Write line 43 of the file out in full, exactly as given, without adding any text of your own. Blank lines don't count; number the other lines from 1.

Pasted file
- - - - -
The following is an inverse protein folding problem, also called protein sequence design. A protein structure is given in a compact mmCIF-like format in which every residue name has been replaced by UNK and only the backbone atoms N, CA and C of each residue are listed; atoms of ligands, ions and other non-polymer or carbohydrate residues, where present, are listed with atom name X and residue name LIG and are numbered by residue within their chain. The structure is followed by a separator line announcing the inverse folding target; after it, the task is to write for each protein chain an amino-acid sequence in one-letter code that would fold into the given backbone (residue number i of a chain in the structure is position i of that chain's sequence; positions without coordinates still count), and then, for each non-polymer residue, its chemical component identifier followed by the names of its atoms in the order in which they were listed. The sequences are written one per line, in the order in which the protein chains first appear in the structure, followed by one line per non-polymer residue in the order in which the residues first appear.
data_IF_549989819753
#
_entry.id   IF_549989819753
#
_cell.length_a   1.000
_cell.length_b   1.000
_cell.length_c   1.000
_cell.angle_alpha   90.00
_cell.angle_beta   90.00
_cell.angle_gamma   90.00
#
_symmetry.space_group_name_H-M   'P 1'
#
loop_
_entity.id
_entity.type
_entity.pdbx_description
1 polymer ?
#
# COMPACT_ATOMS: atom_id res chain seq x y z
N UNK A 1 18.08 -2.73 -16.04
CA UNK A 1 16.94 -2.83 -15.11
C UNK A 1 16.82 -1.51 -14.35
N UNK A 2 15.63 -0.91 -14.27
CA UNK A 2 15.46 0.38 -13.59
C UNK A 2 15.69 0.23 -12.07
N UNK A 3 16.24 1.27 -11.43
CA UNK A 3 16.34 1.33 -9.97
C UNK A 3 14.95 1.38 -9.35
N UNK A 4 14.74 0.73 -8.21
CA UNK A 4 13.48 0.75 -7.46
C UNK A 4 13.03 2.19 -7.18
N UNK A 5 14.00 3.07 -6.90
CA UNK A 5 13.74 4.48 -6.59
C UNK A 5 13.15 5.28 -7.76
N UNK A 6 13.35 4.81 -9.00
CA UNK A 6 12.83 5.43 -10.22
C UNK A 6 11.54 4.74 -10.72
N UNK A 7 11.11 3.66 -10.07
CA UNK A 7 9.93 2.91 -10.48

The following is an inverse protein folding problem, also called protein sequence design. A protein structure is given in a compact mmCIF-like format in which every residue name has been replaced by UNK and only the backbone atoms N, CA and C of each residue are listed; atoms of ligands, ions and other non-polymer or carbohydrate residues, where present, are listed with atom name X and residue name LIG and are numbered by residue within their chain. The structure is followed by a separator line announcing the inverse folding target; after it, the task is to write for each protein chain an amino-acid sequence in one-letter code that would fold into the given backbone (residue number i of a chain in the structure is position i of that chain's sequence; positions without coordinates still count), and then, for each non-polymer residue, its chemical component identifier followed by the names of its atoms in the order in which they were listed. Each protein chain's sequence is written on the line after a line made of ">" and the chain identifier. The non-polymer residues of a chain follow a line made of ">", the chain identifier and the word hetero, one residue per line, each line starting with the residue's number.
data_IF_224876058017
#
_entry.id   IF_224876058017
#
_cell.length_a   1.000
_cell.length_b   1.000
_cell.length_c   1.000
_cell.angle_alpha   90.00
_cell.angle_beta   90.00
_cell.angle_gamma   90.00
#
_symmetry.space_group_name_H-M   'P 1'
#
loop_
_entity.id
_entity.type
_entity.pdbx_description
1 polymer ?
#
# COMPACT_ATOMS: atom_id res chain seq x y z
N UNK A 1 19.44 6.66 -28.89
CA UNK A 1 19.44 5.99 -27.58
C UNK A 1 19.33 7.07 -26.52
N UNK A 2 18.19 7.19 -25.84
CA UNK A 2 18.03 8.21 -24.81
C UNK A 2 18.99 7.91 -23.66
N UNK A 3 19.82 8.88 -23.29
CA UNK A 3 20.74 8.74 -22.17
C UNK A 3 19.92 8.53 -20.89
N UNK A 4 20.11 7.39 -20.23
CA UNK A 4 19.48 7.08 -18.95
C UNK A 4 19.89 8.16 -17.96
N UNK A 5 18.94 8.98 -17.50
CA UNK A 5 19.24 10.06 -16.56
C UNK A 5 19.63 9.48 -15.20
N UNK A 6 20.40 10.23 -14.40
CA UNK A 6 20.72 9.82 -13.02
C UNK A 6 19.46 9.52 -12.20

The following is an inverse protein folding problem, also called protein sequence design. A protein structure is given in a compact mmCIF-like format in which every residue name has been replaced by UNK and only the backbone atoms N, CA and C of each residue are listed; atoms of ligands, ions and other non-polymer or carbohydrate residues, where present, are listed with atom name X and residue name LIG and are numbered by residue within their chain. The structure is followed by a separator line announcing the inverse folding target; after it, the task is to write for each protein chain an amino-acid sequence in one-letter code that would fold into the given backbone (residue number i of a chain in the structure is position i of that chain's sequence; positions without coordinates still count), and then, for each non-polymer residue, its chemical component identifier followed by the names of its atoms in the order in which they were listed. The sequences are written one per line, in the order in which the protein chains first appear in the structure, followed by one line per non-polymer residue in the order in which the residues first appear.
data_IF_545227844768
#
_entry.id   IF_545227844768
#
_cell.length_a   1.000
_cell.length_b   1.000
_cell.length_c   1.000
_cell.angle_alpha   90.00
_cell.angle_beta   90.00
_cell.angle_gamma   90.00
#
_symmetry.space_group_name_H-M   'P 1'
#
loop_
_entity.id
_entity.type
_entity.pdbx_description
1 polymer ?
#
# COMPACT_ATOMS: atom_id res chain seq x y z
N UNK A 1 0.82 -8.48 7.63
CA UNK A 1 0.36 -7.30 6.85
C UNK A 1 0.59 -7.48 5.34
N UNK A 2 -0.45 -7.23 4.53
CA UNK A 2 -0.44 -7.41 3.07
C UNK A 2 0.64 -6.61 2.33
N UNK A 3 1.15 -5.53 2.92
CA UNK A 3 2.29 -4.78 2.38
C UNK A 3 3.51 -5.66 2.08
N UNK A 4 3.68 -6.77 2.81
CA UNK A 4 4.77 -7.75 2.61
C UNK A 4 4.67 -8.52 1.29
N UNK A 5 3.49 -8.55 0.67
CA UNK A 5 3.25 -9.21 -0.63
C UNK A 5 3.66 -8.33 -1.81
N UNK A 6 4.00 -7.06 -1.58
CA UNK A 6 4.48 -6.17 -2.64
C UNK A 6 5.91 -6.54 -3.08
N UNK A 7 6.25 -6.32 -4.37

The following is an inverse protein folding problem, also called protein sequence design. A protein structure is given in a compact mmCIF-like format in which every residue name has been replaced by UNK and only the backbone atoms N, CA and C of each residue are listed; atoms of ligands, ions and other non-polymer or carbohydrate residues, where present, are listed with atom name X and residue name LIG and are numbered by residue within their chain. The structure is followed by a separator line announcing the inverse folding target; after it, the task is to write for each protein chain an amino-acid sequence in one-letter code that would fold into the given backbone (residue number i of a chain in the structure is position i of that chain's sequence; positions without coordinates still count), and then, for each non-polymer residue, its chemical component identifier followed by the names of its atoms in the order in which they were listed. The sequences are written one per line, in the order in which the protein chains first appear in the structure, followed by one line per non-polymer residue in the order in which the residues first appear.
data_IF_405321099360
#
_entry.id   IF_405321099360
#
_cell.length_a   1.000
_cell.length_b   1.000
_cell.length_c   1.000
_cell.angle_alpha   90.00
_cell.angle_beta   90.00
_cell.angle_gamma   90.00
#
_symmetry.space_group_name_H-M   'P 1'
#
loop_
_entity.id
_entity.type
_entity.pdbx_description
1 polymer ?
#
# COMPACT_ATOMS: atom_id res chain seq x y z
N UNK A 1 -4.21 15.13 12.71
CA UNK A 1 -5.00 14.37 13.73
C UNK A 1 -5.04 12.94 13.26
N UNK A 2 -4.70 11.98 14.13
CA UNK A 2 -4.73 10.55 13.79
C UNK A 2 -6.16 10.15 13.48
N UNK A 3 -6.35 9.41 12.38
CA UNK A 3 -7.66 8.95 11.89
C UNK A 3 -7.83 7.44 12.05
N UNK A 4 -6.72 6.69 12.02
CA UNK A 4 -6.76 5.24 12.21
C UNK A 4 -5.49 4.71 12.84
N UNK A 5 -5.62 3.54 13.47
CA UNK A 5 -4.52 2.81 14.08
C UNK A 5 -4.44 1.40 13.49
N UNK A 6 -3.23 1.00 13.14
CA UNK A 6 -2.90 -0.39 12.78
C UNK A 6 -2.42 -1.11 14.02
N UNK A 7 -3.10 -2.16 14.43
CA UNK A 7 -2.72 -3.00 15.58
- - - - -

data_IF_224876058017